Tariffs for the Cikampek-Palimanan toll road in West Java are expected to increase after delays in land purchases caused investment costs to soar. (Antara Photo/Dedhez Anggara)

Motorists to Pay as Costs of Cipali Toll Road Soar


JUNE 15, 2015

Jakarta. Delays in land acquisition caused investment costs for a new 116.75-kilometer stretch of toll road in West Java to soar by more than Rp 1 trillion ($75 million), an executive for the toll road operator said over the weekend.

President Joko Widodo on Saturday inaugurated the Cikopo-Palimanan (Cipali) toll road that connects the existing Jakarta-Cikampek section with Palimanan-Kanci. The Cipali toll road is the second longest toll road in Indonesia, after the Jakarta-Merak toll road.

"Initial calculations estimated investment for the Cikampek-Palimanan section at about Rp 12.6 trillion, but it soared to Rp 13.7 trillion due to some additional costs for land acquisition and delays in the process,” said Hudaya Arryanto, vice president director at Lintas Marga Sedaya, a joint venture of Indonesian and Malaysian investors that secured a 35-year concession period to operate the toll road.

A delay in purchasing land would mean extending contractors' services, inevitably increasing expenditure. The company would also have to bear interest rate costs should development slow down.

LMS — 55 percent of which is controlled by Malaysian investor Plus Expressways Berhad and the remaining 45 percent by Bhaskara Utama, controlled by businessman Sandiaga Uno – signed a toll road concession deal in 2006, but groundbreaking didn't take place until December 2011.

Construction came to a halt only months later and re-started in February 2013.

Minister of Public Works and Public Housing Basuki Hadimuljono confirmed that delays in acquiring land were largely due to soaring costs, but praised Lintas Marga for completing construction earlier than expected.

Joko's administration previously set a target to inaugurate the toll road in August.

Consumers pay soaring costs

A spike in investment costs would also mean a rise in toll road tariffs.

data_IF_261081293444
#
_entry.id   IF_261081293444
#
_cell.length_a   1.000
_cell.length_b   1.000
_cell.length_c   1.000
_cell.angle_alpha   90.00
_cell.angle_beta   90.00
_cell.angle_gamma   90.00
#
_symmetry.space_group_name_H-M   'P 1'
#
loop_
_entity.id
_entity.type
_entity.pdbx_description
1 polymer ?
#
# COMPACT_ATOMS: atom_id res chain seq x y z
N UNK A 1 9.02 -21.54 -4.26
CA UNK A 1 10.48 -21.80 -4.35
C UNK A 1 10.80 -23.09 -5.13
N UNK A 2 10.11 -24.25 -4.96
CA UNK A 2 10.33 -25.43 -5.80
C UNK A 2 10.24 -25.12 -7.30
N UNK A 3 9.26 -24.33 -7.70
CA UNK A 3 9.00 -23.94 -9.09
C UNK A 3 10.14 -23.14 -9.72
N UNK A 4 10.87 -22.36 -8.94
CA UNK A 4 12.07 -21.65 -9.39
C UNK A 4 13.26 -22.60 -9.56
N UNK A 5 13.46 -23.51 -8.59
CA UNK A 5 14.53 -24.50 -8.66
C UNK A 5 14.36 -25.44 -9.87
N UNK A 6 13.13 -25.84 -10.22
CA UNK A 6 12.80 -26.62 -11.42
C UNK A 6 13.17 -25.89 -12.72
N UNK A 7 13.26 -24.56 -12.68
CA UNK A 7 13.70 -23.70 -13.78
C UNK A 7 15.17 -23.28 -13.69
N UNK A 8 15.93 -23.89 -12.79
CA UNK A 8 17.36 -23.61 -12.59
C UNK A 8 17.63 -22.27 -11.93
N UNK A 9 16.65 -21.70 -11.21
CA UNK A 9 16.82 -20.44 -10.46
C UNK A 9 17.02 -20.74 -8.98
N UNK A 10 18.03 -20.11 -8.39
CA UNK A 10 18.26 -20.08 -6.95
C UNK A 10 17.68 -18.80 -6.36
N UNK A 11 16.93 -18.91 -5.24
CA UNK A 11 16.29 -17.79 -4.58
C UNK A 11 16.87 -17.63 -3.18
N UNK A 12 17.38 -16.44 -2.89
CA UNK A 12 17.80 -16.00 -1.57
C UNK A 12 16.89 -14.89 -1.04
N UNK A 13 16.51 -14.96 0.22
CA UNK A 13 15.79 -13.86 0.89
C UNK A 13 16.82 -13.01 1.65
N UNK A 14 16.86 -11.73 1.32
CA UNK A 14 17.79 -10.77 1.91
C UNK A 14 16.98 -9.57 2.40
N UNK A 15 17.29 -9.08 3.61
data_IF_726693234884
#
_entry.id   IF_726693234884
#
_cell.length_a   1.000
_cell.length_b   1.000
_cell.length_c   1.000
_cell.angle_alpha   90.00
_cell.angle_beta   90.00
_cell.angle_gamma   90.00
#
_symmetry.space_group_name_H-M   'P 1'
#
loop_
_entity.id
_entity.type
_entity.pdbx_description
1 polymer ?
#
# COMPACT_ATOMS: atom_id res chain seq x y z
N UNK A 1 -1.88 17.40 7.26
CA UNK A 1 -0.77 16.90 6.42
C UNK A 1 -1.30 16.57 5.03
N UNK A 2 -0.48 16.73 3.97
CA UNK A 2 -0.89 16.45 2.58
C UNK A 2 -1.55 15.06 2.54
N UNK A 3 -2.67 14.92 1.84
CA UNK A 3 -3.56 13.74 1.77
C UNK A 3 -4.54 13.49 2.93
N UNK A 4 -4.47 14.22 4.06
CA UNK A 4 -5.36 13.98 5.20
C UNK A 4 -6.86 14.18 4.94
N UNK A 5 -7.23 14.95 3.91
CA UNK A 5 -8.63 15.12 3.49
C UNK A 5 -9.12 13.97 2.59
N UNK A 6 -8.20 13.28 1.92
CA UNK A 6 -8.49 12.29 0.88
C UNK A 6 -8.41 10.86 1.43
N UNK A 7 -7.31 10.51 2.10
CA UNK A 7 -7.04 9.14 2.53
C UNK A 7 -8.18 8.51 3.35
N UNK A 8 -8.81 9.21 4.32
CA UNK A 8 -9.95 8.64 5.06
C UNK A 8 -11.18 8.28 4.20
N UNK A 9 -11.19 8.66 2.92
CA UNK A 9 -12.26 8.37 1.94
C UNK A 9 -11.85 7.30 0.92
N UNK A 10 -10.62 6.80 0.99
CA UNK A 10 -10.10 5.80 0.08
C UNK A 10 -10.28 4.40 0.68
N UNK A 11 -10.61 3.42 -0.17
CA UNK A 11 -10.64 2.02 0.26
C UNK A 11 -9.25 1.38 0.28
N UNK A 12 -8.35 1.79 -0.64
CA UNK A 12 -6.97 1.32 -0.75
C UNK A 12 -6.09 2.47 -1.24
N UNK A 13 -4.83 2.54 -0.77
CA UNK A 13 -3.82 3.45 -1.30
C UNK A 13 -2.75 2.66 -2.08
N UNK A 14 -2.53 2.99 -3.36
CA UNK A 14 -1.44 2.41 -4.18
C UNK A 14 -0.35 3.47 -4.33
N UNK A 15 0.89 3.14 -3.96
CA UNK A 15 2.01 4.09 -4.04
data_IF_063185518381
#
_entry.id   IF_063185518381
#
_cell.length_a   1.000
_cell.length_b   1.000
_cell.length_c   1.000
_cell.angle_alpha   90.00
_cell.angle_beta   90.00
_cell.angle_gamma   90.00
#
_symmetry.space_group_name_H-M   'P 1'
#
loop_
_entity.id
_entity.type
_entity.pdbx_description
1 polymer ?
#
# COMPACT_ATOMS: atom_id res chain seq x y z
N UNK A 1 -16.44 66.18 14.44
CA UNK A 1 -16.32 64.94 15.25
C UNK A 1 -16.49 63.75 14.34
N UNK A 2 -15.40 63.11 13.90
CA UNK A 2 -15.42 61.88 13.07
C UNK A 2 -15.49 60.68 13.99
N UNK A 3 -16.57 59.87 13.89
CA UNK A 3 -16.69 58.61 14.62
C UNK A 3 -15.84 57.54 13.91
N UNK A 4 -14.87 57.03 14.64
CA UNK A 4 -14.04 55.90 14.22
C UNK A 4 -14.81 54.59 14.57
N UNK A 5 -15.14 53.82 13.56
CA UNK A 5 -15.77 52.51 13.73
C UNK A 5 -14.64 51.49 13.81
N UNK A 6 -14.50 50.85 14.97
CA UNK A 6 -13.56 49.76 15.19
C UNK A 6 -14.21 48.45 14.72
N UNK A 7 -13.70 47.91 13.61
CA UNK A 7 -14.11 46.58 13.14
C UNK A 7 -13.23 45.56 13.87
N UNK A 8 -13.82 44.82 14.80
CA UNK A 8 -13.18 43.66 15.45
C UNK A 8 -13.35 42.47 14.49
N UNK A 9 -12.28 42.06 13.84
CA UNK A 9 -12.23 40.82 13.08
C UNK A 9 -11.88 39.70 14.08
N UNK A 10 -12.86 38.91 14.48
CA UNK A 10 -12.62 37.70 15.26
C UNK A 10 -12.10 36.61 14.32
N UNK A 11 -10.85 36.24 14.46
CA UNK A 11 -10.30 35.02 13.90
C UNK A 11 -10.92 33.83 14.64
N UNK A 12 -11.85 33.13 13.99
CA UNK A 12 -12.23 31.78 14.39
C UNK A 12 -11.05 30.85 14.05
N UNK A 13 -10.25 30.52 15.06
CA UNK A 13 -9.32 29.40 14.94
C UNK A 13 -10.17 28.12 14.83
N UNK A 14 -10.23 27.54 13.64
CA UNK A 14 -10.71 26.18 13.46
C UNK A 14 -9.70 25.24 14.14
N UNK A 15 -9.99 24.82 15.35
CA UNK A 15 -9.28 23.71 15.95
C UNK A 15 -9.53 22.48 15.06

According to Achmad Gani Ghazali Akman, head of the toll road regulatory agency (BPJT) under the Ministry of Public Works and Public Housing, initial tariff calculations for vehicles in Category I — which includes sedans, jeeps and pickup trucks — stood at Rp 750 per kilometer. The figure has had to be adjusted to Rp 823 per kilometer.

The increase would bring the maximum tariff for the entire toll road to Rp 96,000 per vehicle in Category I.

Larger vehicles, such as trucks with five axles, that fall into the Category V, will be charged up to Rp 288,500 for using the entire 116.75 kilometers.

"That's already regulated in a ministerial letter," Achmad said.

Indonesian Consumers Foundation (YLKI) operational manager Tulus Abadi said he regretted that consumers will have to bear the soaring costs — and that it shouldn't be that way.

"It's a miscalculation in investment.... The contractor should be penalized," he added.

The government has said it hopes the Cipali toll road can provide a solution to the heavy traffic on the 1,430-kilometer Pantura road along Java's northern coast, but realizes that the high tariffs may deter motorists from using Cipali.

"If the toll tariff is too expensive, companies wouldn't want to take the toll road," Tulus said.

Cipali was one of the the "missing links" of the Trans Java toll road, a gigantic project initiated under the administration of former president Susilo Bambang Yudhoyono to connect the most western part of Java in Merak, Banten province, to the most eastern part in Surabaya, East Java.

Many toll road sections in the massive endeavor have yet to be completed.

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